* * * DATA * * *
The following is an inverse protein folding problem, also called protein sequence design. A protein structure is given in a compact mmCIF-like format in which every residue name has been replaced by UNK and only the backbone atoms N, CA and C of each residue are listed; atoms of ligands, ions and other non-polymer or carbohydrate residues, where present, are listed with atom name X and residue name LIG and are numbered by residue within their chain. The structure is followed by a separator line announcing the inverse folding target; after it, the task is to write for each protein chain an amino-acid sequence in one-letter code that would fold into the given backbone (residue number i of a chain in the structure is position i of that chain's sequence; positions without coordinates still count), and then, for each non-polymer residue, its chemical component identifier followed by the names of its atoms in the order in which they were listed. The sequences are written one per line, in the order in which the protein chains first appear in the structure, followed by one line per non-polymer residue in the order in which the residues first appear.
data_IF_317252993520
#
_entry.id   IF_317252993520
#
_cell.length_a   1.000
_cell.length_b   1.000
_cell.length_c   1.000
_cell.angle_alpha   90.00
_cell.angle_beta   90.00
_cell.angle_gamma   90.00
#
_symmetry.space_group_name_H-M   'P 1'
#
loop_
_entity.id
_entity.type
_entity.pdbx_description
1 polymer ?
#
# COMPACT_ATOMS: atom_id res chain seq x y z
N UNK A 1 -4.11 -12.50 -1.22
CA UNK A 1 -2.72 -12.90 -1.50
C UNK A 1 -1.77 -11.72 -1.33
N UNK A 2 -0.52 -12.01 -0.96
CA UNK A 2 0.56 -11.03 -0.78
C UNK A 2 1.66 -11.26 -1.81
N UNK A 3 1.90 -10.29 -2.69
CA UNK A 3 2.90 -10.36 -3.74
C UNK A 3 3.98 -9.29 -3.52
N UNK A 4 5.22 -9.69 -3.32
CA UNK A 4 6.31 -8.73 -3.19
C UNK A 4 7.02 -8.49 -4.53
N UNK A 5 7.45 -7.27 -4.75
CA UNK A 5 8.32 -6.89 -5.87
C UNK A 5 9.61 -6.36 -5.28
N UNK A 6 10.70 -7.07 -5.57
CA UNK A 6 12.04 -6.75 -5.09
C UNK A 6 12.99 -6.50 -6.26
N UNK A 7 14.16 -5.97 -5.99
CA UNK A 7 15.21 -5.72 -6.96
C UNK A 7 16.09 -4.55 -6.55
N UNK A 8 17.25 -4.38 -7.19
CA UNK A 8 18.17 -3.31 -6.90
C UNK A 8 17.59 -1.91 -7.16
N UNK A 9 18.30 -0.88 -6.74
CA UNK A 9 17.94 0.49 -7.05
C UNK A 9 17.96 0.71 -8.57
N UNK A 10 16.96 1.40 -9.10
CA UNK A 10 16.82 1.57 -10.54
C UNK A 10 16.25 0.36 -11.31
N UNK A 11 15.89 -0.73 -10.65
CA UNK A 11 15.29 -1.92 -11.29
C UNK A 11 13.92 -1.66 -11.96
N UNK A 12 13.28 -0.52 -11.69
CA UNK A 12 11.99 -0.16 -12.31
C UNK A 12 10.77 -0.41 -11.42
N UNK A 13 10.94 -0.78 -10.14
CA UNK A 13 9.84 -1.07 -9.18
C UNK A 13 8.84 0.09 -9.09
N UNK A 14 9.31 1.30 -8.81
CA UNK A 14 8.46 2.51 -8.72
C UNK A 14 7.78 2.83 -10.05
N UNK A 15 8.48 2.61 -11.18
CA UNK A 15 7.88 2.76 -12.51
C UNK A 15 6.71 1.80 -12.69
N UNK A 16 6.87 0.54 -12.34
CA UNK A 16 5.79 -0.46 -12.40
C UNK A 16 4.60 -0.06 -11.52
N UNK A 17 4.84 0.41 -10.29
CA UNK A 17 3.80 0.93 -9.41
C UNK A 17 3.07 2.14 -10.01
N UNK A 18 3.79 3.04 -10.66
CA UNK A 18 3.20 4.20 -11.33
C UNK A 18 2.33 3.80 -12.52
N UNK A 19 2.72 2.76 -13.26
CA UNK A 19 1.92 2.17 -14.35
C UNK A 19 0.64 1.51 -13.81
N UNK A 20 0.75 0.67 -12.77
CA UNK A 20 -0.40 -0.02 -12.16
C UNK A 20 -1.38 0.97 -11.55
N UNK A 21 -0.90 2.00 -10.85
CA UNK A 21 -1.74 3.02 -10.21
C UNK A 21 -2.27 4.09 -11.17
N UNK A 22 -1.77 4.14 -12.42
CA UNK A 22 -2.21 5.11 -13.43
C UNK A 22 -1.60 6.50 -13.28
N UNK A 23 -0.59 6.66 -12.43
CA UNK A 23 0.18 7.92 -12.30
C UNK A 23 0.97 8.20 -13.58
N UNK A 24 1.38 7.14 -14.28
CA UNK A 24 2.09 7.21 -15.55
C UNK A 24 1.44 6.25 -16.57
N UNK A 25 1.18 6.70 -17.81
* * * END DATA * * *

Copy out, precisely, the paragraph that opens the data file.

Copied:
The following is an inverse protein folding problem, also called protein sequence design. A protein structure is given in a compact mmCIF-like format in which every residue name has been replaced by UNK and only the backbone atoms N, CA and C of each residue are listed; atoms of ligands, ions and other non-polymer or carbohydrate residues, where present, are listed with atom name X and residue name LIG and are numbered by residue within their chain. The structure is followed by a separator line announcing the inverse folding target; after it, the task is to write for each protein chain an amino-acid sequence in one-letter code that would fold into the given backbone (residue number i of a chain in the structure is position i of that chain's sequence; positions without coordinates still count), and then, for each non-polymer residue, its chemical component identifier followed by the names of its atoms in the order in which they were listed. The sequences are written one per line, in the order in which the protein chains first appear in the structure, followed by one line per non-polymer residue in the order in which the residues first appear.